Incidentally, I ran across a Heidegger passage I liked while looking up index entries for "body" in SuZ, 47/48:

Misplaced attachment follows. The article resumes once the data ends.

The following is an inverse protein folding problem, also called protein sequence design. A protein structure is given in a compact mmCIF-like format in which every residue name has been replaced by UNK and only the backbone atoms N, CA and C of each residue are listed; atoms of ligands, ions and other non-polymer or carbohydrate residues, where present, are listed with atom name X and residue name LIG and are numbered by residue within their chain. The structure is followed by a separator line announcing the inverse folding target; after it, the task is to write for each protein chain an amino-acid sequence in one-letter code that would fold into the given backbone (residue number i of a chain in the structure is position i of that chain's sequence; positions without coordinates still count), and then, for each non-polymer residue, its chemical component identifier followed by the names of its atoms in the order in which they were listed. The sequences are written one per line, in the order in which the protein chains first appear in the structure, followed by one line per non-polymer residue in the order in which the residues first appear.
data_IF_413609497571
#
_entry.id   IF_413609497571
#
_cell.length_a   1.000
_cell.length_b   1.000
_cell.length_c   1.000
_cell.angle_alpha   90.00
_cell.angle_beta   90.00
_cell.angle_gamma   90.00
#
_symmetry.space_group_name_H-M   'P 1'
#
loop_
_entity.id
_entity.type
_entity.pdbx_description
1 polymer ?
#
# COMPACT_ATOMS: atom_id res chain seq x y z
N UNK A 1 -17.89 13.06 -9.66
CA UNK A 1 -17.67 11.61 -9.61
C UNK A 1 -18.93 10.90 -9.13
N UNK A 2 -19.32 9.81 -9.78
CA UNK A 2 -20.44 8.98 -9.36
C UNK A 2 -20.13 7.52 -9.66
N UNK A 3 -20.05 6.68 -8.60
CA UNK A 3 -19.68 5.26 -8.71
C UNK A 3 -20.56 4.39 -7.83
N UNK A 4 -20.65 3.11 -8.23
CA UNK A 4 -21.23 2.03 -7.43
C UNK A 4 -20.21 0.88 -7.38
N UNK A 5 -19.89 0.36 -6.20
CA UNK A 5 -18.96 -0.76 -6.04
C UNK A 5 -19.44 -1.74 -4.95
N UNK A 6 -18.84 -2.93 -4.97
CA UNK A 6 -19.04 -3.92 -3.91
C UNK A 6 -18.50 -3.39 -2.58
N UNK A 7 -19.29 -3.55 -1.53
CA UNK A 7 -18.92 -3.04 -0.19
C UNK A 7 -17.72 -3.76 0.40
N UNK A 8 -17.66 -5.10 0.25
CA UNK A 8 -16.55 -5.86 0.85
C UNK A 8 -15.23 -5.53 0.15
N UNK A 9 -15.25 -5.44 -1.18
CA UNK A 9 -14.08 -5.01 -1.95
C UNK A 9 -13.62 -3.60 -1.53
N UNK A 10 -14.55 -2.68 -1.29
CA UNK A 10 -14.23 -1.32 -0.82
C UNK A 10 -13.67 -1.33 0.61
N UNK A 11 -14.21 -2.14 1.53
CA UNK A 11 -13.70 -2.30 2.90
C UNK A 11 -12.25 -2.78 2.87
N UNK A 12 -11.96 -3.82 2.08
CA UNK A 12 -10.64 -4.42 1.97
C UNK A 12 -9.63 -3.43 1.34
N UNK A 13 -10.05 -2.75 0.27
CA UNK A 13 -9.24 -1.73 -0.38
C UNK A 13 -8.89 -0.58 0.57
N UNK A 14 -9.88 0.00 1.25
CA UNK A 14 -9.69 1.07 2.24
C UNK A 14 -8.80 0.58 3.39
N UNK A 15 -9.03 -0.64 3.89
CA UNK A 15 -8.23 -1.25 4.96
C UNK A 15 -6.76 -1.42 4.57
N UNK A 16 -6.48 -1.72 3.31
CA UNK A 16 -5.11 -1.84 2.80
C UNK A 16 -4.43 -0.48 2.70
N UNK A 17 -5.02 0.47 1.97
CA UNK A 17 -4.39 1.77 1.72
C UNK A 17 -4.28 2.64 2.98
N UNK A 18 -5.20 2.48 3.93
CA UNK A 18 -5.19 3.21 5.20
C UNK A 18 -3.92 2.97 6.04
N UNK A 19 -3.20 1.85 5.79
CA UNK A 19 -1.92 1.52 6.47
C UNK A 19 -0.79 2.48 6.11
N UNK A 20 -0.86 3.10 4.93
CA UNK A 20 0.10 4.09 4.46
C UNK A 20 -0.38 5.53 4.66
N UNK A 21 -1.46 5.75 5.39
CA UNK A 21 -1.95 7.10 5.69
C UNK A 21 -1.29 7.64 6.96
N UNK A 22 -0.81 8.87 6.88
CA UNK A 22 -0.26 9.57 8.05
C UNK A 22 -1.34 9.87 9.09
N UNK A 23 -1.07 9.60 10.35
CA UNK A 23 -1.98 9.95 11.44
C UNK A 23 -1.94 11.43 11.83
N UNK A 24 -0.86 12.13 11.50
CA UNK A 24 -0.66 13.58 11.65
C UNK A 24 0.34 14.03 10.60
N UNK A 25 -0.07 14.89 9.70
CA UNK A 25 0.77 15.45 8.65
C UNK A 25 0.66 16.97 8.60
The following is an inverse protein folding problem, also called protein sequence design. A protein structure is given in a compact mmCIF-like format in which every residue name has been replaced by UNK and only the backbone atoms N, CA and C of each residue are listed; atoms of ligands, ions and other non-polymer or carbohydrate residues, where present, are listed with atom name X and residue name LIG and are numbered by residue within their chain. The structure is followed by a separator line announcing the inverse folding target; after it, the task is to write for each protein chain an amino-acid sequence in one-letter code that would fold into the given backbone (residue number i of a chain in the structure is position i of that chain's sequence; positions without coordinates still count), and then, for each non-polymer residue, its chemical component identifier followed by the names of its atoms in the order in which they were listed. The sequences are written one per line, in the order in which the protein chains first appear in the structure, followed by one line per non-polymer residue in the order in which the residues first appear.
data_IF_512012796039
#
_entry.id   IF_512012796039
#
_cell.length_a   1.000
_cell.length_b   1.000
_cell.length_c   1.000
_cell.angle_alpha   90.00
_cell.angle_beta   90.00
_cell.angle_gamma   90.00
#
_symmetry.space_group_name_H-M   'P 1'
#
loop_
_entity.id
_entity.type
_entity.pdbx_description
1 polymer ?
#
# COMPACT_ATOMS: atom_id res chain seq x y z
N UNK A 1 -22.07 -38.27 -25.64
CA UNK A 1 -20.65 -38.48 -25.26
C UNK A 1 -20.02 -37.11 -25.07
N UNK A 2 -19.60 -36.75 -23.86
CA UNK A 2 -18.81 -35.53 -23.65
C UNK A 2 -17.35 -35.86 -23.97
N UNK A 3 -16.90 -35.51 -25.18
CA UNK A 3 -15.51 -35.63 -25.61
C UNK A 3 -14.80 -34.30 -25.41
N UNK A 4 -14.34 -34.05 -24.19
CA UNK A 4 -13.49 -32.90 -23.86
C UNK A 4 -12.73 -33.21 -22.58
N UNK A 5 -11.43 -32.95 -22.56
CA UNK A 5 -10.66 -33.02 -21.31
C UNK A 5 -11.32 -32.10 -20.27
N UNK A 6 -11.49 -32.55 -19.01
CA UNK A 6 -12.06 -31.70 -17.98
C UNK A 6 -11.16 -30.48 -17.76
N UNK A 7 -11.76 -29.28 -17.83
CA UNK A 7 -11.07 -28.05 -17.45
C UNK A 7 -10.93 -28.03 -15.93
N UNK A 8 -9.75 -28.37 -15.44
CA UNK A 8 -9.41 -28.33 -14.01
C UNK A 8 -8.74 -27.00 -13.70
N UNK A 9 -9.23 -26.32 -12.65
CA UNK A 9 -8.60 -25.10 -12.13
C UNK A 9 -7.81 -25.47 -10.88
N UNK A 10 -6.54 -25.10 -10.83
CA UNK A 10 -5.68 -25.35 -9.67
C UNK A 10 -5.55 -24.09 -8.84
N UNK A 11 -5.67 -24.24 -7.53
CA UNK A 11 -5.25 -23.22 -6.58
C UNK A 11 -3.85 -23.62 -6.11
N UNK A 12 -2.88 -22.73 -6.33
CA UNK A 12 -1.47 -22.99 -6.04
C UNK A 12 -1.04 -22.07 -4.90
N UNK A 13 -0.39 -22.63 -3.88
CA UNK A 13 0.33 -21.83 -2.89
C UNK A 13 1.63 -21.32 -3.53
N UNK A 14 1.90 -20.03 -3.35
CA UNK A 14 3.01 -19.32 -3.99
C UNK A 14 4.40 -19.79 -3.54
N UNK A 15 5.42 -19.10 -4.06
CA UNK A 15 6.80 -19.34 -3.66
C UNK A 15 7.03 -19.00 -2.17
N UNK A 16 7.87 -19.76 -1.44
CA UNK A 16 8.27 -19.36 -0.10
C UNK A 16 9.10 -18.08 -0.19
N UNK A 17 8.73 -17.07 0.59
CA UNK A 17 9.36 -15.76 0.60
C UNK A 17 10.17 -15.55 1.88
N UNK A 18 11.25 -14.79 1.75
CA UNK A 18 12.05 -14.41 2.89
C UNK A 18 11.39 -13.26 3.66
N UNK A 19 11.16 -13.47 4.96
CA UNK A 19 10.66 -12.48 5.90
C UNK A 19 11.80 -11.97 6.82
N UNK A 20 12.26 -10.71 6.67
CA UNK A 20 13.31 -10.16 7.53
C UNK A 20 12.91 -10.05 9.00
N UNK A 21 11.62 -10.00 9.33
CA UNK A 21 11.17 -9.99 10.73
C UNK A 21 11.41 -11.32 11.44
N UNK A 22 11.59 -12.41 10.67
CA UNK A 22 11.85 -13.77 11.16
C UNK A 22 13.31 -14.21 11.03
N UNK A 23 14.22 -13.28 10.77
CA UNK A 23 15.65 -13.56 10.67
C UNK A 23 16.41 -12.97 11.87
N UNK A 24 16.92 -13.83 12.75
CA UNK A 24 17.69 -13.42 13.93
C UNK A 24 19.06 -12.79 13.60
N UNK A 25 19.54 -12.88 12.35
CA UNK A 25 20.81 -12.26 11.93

The person is not a thing, not a substance, not an object. Here Scheler emphasizes the same thing which Husserl is getting at when he requires for the unity of the person a constitution essentially different from that of things of nature. What Scheler says of the person, he applies to acts as well. "An act is never also an object, for it is the nature of the being of acts only to be experienced in the process itself and given in reflection." Acts are nonpsychical. Essentially the person exists only in carrying out intentional acts, and is thus essentially not an object. Every psychical objectification, and thus every comprehension of acts as something psychical, is identical with depersonalization. In any case, the person is given as the agent of intentional acts which are connected by the unity of a meaning. [I especially liked this sentence.] Thus psychical being has nothing to do with being a person. Acts are carried out, the person carries them out. But what is the ontological meaning of "carrying out," how is the kind of being of the person to be defined in an ontologically positive way? But the critical question cannot stop at this. The question is about the being of the whole human being, whom one is accustomed to understand as a bodily-soul-like-spiritual unity. Body, soul, spirit might designate areas of phenomena which are thematically seperable for the sake of determinate investigations; within certain limits their ontological indeterminacy might not be so important.